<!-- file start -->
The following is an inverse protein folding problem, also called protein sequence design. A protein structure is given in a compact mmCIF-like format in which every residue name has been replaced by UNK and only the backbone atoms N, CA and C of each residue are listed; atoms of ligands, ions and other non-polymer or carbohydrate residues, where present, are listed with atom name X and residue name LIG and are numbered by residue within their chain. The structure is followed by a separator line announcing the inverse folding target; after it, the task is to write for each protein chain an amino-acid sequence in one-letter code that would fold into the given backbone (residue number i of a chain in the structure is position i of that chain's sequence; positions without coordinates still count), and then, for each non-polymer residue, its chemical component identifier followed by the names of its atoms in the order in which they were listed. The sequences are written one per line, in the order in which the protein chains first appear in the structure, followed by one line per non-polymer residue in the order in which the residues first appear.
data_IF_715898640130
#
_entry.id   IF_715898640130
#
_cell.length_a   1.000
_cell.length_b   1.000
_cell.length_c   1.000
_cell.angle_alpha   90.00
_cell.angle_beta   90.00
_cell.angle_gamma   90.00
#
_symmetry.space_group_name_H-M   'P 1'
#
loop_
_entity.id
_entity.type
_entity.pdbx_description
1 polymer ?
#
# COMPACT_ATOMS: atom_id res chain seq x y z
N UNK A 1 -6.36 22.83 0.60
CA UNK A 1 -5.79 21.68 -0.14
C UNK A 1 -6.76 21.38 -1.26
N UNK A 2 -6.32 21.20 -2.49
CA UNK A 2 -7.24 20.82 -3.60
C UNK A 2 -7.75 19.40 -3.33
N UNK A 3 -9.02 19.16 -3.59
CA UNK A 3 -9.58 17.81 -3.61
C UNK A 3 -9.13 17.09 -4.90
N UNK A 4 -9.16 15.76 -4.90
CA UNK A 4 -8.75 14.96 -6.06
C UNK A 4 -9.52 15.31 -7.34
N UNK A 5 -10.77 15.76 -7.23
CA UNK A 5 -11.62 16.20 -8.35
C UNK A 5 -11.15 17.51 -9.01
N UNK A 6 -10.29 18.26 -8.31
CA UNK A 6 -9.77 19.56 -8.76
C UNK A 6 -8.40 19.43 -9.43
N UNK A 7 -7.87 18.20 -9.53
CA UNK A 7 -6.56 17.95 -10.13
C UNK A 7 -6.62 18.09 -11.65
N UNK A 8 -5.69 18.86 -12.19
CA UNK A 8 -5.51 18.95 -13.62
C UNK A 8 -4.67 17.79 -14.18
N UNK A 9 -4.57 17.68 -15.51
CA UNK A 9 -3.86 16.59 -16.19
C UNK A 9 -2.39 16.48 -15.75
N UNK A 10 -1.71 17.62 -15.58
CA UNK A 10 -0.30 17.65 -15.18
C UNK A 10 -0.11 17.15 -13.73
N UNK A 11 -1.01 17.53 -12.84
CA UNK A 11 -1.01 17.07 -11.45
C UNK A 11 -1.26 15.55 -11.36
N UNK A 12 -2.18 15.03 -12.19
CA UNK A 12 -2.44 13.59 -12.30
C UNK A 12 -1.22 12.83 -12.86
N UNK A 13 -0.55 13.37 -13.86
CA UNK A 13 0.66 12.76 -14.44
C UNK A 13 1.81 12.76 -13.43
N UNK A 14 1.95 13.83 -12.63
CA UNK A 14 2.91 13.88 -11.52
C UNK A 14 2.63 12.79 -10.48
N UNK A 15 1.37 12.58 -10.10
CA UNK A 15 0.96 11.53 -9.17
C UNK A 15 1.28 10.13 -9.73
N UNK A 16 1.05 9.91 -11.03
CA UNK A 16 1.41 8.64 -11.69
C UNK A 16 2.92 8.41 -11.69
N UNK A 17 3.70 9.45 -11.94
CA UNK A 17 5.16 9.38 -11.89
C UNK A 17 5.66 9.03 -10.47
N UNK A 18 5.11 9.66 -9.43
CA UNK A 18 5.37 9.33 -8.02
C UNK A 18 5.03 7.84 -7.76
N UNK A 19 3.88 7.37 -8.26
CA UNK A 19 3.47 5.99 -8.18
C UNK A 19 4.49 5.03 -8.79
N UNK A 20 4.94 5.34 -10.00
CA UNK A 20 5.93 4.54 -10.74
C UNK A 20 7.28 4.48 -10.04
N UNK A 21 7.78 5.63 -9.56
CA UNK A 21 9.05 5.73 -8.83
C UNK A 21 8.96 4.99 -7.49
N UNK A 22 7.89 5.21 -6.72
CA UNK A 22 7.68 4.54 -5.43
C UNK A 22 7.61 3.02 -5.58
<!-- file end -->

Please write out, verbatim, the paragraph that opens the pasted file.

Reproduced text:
The following is an inverse protein folding problem, also called protein sequence design. A protein structure is given in a compact mmCIF-like format in which every residue name has been replaced by UNK and only the backbone atoms N, CA and C of each residue are listed; atoms of ligands, ions and other non-polymer or carbohydrate residues, where present, are listed with atom name X and residue name LIG and are numbered by residue within their chain. The structure is followed by a separator line announcing the inverse folding target; after it, the task is to write for each protein chain an amino-acid sequence in one-letter code that would fold into the given backbone (residue number i of a chain in the structure is position i of that chain's sequence; positions without coordinates still count), and then, for each non-polymer residue, its chemical component identifier followed by the names of its atoms in the order in which they were listed. The sequences are written one per line, in the order in which the protein chains first appear in the structure, followed by one line per non-polymer residue in the order in which the residues first appear.